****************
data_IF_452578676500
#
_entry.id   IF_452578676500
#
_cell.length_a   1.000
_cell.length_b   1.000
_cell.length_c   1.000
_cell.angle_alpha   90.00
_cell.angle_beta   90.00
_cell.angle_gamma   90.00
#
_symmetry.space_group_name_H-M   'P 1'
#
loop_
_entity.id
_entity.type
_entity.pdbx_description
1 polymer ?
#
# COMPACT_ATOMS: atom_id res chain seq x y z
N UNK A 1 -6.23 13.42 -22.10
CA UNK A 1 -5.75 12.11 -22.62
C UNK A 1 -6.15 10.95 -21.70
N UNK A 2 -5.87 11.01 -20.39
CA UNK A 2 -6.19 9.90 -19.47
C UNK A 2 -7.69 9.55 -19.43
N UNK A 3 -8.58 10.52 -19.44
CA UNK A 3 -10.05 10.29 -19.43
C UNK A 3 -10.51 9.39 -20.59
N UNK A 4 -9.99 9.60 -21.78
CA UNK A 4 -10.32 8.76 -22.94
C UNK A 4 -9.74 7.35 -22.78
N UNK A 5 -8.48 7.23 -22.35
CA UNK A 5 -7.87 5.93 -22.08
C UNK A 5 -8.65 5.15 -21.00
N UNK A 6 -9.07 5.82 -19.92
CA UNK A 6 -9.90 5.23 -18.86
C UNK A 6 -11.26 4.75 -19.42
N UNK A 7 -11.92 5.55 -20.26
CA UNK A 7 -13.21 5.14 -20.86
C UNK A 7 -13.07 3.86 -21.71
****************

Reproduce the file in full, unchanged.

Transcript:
data_IF_452578676500
#
_entry.id   IF_452578676500
#
_cell.length_a   1.000
_cell.length_b   1.000
_cell.length_c   1.000
_cell.angle_alpha   90.00
_cell.angle_beta   90.00
_cell.angle_gamma   90.00
#
_symmetry.space_group_name_H-M   'P 1'
#
loop_
_entity.id
_entity.type
_entity.pdbx_description
1 polymer ?
#
# COMPACT_ATOMS: atom_id res chain seq x y z
N UNK A 1 -6.23 13.42 -22.10
CA UNK A 1 -5.75 12.11 -22.62
C UNK A 1 -6.15 10.95 -21.70
N UNK A 2 -5.87 11.01 -20.39
CA UNK A 2 -6.19 9.90 -19.47
C UNK A 2 -7.69 9.55 -19.43
N UNK A 3 -8.58 10.52 -19.44
CA UNK A 3 -10.05 10.29 -19.43
C UNK A 3 -10.51 9.39 -20.59
N UNK A 4 -9.99 9.60 -21.78
CA UNK A 4 -10.32 8.76 -22.94
C UNK A 4 -9.74 7.35 -22.78
N UNK A 5 -8.48 7.23 -22.35
CA UNK A 5 -7.87 5.93 -22.08
C UNK A 5 -8.65 5.15 -21.00
N UNK A 6 -9.07 5.82 -19.92
CA UNK A 6 -9.90 5.23 -18.86
C UNK A 6 -11.26 4.75 -19.42
N UNK A 7 -11.92 5.55 -20.26
CA UNK A 7 -13.21 5.14 -20.86
C UNK A 7 -13.07 3.86 -21.71